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Kind vs Kindly vs Benign vs Benignant

Kindkindlybenignbenignant mean having or exhibiting a nature that is gentle, considerate, and inclined to benevolent or beneficent actions and are comparable especially as applied to persons and to their acts and utterances.

Kind and kindly both imply possession of qualities (as interest in others’ welfare, sympathy, and humaneness) appropriate to man as a rational, sensitive, and social being. The two words are often used interchangeably without loss, but they may be used distinctively, kind then implying reference to a disposition to be sympathetic and helpful, and kindly to the expression of a benevolent, sympathetic, or helpful nature, mood, or impulse; thus, he has a kind, rather than kindly, heart; he takes a kindly, rather than kind, interest in ambitious boys.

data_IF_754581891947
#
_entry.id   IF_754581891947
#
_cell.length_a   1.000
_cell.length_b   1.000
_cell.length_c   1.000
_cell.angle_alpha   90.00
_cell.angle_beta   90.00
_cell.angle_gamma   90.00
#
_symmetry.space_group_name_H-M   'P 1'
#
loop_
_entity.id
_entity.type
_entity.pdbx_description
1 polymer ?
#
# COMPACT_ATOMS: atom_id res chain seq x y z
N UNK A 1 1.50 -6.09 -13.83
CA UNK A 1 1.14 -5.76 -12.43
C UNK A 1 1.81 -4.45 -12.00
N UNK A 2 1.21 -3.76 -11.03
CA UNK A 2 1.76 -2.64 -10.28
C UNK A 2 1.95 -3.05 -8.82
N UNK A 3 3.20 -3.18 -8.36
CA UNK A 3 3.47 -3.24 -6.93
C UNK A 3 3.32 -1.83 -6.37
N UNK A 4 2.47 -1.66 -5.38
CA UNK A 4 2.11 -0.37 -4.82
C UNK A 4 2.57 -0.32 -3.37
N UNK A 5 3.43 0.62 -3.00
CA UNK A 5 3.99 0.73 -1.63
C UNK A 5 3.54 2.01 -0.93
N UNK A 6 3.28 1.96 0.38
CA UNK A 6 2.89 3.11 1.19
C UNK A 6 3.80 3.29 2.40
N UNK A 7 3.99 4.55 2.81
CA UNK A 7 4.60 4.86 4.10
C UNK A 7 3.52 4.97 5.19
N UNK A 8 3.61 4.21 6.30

Benign (see also FAVORABLE ) and benignant stress mildness, serenity, and mercifulness more than do kind and kindly; they also often imply graciousness and therefore are more frequently applied to superiors than to equals, when they are used to describe persons or their acts, utterances, or policies.